Circles of Support is a reentry program that matches formerly incarcerated individuals (Core Team Member) with volunteers in the community (Circle Members) to provide the social support and positive community the Core Team Member may be lacking. Many people return from prison to the same environment that encouraged the crimes they committed. The allure of the old life can be too much to withstand without support. Circles provide a safe place where the Core Team Member can be heard, encouraged, and respected while they discuss the challenges they may be experiencing as they transition back into the community. The volunteers are able to provide them with alternative solutions to problems and mentoring as they work through the challenges. The Circles of Support offer an environment that is positive, supportive and respectful but that also holds them accountable for achieving and succeeding in their weekly goals. In other words, the Circle offers the support individuals often need to be successful in their return to the community.
SH grew up in New Jersey with his family. While a child he experience some trouble with the law (theft, drugs) and eventually was charged with aggravated assault while in high school. SH ended up serving more than one sentence in a juvenile facility. While in those facilities he earned his GED, excelling at both academics and sports. After his release from the juvenile facility SH started college and got a job that required travel. SH was also expecting his first child and turned to drug dealing to supplement his work income. Eventually he was arrested. When he got out he moved to WI and got into an accident while driving drunk, killing the passenger in his car. SH went back to prison, he took some classes for culinary arts and got counseling for his drug and alcohol use. When he got out he got a job, things were going well until he again decided he wasn’t making enough money and began to steal from his employer. When confronted by the security guard at his workplace a fight ensued and he killed the security guard. SH went back to prison.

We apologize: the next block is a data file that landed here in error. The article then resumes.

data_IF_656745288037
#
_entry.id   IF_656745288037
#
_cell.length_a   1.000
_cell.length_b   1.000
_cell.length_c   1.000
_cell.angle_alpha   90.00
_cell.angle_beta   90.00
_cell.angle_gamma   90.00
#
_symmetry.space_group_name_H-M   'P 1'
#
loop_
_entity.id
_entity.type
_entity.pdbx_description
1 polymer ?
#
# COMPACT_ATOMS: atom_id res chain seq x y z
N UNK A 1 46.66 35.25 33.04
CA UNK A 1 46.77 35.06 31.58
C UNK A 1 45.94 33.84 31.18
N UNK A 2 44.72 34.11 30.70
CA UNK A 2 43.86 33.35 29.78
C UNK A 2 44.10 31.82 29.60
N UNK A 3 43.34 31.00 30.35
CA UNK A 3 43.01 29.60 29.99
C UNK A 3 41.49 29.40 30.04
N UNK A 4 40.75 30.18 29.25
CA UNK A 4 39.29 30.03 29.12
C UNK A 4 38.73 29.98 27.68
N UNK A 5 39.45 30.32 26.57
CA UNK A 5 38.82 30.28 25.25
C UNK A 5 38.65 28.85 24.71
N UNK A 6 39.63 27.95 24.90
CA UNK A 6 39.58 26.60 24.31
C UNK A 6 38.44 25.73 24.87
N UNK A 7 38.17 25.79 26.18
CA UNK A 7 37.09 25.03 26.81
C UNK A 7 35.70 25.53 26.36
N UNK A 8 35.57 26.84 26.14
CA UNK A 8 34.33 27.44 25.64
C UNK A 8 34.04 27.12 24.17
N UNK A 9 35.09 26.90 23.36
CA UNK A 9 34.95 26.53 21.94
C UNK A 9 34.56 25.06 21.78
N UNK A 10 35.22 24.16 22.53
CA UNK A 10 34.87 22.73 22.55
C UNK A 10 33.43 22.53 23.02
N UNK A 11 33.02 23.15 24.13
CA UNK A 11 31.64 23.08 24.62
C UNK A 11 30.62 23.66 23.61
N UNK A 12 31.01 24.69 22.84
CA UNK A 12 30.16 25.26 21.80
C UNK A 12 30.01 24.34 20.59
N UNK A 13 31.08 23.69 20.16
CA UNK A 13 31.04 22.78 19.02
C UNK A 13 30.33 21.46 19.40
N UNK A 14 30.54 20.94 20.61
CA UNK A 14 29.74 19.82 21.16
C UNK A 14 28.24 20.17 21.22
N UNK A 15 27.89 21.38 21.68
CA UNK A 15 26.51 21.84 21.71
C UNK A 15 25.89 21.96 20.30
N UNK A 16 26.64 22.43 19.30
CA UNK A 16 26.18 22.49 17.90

When SH was released from prison this last time he came to MUM. SH had met our Circles Coordinator while still in prison and he realized through those conversations that he was going to need more than himself to be successful. SH was matched with a Circle of Support, he was living in a Temporary Living Program through the Dept. of Corrections. SH needed support, employment and permanent housing. Working with his Circle and the Program Coordinator he brushed up on his employment skills, he applied for a job as a cook and was hired. He worked hard and quickly moved up to a supervisor position. When he was offered the Regional Manager position he was unable to accept the job because he was unable to obtain his driver’s license. His Circle helped him process the disappointment. While SH was working he was able to save the money needed for housing and was able to get his own apartment. Today SH is still in the community, he still has his own apartment, and was offered the position of Chef in a prominent area restaurant.
MUM’s Circle of Support Coordinator and Re-entry Volunteers also reach in to the prisons in Dane County, providing a re-entry orientation session and conducting intake interviews with men returning to Dane County from prison. These visits are held three Fridays per month and our staff is at Oakhill Correctional Institution, Oregon Correctional Center and Thompson Correctional Center.
In collaboration with the UW Law School, MUM trains Law School students to offer a housing curriculum, Rent Smart and Ready to Rent in the Dane County Jail. The focus of the class is to assist individuals who have had difficulty in obtaining or retaining housing. Law Students present the classes offering information on tenant rights, landlord rights, budgeting, understanding your credit history, responsibilities of a tenant, and how to effectively communicate with your landlord.